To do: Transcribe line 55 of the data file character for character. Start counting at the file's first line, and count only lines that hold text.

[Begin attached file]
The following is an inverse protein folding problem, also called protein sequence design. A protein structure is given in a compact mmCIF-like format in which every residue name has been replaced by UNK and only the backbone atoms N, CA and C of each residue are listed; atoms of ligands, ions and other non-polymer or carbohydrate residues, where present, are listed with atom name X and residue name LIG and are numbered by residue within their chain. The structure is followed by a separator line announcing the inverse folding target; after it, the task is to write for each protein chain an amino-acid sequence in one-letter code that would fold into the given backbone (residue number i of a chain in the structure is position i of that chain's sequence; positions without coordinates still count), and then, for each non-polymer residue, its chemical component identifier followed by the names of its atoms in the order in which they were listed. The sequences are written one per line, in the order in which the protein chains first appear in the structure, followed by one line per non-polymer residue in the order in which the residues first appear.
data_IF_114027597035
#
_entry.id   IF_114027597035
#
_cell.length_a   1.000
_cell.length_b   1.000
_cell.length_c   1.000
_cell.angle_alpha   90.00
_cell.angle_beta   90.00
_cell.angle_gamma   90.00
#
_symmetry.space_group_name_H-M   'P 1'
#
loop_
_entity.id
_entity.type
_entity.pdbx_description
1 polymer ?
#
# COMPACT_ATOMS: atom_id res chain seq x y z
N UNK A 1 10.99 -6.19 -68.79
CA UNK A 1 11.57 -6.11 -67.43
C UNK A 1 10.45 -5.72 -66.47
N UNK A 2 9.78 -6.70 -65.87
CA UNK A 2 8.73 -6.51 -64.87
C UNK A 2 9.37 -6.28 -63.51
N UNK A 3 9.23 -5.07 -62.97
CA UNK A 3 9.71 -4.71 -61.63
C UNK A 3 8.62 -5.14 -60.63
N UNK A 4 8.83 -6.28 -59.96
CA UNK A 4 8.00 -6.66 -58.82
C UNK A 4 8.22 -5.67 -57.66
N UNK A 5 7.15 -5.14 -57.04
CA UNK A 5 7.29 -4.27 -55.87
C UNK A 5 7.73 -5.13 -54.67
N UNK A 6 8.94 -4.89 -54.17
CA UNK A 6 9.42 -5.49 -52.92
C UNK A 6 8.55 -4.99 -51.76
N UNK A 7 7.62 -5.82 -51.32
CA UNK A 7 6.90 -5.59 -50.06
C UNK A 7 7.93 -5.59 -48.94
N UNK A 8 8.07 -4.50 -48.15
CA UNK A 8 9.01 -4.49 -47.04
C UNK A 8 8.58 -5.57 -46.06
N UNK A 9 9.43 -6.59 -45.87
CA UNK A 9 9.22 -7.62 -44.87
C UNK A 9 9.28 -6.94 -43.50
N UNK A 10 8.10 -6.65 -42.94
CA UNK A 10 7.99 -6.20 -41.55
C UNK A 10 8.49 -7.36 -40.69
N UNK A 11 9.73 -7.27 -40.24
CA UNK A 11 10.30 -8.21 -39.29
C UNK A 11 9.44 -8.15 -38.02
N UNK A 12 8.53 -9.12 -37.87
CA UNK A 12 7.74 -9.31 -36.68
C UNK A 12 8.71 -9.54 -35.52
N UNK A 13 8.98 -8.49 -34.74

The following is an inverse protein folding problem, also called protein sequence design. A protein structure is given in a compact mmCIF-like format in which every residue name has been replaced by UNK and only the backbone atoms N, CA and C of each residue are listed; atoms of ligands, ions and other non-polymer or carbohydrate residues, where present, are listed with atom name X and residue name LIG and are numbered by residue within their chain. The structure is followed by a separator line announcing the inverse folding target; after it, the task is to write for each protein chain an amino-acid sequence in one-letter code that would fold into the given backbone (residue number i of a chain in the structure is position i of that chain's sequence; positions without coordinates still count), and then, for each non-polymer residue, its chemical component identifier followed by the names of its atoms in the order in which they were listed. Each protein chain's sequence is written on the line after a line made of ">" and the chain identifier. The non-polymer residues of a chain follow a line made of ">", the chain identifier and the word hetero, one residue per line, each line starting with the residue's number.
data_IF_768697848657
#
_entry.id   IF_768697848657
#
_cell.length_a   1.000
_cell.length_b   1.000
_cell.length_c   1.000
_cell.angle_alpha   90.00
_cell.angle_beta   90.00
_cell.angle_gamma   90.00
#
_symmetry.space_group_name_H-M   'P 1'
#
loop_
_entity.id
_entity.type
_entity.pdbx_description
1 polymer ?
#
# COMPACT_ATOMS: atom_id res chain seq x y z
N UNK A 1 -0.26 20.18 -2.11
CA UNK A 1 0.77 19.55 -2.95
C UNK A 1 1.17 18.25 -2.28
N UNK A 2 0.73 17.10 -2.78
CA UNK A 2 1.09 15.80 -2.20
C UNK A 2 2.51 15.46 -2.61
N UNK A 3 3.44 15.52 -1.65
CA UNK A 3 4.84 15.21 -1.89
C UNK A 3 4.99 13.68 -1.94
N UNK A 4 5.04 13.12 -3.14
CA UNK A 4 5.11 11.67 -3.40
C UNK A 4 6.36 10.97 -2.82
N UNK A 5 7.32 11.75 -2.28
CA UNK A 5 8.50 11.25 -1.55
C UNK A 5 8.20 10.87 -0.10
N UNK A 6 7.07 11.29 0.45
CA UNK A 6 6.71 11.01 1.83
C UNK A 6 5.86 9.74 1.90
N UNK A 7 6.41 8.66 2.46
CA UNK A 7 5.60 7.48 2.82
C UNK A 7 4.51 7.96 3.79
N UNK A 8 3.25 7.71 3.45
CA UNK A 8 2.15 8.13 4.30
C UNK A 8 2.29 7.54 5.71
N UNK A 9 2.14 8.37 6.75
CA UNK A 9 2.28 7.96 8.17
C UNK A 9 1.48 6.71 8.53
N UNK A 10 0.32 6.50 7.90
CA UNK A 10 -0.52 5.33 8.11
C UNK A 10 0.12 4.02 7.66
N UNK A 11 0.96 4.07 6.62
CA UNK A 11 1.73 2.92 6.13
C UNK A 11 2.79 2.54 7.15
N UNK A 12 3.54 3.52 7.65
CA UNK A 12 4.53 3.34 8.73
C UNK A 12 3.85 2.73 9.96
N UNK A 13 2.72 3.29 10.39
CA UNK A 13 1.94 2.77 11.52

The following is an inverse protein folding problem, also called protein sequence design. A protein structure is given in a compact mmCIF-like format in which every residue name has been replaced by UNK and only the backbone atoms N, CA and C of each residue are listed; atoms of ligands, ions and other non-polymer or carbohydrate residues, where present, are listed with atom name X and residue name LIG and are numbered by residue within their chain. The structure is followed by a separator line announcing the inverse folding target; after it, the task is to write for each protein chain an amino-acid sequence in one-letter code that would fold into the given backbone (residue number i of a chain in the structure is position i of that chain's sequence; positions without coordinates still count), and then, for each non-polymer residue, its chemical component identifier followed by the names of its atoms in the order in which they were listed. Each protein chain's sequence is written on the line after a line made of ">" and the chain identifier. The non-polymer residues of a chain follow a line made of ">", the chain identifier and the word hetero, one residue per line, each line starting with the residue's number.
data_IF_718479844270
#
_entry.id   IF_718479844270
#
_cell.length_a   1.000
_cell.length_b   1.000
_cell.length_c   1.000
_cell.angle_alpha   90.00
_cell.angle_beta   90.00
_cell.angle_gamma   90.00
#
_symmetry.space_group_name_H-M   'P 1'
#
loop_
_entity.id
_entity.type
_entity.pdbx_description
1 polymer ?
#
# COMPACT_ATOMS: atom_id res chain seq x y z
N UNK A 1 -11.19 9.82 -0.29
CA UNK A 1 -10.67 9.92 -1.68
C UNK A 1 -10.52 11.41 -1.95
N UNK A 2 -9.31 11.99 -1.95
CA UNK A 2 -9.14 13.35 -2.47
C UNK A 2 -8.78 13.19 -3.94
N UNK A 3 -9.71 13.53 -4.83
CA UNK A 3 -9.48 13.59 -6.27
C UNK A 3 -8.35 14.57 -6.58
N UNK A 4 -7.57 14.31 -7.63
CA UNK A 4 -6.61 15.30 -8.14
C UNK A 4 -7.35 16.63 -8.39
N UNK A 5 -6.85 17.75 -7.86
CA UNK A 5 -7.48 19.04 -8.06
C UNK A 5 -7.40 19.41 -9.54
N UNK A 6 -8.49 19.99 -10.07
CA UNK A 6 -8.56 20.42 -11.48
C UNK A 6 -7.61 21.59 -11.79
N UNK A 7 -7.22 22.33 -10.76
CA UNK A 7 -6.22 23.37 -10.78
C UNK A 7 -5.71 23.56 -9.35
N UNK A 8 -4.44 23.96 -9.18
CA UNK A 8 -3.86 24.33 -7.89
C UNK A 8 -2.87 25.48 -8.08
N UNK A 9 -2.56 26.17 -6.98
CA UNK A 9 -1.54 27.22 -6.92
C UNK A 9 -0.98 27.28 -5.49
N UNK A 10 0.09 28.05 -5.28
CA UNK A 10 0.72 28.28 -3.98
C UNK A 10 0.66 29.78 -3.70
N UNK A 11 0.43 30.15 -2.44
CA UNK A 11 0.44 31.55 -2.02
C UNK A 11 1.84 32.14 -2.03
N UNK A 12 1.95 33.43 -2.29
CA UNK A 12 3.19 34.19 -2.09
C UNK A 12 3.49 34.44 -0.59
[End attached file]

N UNK A 12 8.53 -9.12 -37.87